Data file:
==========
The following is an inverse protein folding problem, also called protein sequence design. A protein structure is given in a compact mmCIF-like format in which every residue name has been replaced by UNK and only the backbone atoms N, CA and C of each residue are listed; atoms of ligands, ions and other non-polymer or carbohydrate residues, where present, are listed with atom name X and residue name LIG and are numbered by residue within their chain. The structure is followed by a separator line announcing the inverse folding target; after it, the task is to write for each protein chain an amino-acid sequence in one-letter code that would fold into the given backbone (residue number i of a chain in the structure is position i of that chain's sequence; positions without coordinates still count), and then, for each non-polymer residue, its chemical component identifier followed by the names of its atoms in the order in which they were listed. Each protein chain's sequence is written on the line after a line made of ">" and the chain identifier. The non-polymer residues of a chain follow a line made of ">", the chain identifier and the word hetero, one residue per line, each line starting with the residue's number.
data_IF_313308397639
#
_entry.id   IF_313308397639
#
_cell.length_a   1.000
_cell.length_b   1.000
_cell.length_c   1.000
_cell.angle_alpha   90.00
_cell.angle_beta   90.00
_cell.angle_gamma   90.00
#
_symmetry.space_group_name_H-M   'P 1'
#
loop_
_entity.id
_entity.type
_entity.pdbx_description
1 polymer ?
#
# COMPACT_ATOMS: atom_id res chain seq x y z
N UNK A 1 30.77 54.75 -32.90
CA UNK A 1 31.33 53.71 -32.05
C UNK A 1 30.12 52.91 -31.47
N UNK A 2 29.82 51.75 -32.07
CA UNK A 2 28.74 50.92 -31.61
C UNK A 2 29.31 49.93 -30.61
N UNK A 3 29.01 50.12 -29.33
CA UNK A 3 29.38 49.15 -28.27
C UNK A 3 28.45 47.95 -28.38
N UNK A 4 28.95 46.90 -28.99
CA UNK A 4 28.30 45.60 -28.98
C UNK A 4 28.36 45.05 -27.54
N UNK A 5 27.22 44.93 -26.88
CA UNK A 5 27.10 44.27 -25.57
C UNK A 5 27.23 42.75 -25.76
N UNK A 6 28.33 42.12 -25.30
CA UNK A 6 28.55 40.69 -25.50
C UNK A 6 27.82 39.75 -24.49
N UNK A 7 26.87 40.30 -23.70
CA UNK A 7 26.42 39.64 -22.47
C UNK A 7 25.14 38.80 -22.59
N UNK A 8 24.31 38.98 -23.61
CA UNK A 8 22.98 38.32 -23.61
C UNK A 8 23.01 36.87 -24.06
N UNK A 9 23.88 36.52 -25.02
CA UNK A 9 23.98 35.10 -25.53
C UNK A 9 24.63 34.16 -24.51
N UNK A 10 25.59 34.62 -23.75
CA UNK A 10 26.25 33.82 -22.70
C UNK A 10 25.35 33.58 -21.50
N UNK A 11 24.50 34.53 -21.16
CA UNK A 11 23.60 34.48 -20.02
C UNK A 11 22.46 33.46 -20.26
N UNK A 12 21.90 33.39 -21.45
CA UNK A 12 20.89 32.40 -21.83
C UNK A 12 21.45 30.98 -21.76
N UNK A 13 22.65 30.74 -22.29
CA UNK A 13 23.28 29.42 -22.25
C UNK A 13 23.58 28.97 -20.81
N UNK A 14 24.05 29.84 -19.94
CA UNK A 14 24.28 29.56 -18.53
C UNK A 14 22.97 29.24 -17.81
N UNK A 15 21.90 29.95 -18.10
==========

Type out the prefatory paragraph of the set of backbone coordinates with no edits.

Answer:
The following is an inverse protein folding problem, also called protein sequence design. A protein structure is given in a compact mmCIF-like format in which every residue name has been replaced by UNK and only the backbone atoms N, CA and C of each residue are listed; atoms of ligands, ions and other non-polymer or carbohydrate residues, where present, are listed with atom name X and residue name LIG and are numbered by residue within their chain. The structure is followed by a separator line announcing the inverse folding target; after it, the task is to write for each protein chain an amino-acid sequence in one-letter code that would fold into the given backbone (residue number i of a chain in the structure is position i of that chain's sequence; positions without coordinates still count), and then, for each non-polymer residue, its chemical component identifier followed by the names of its atoms in the order in which they were listed. Each protein chain's sequence is written on the line after a line made of ">" and the chain identifier. The non-polymer residues of a chain follow a line made of ">", the chain identifier and the word hetero, one residue per line, each line starting with the residue's number.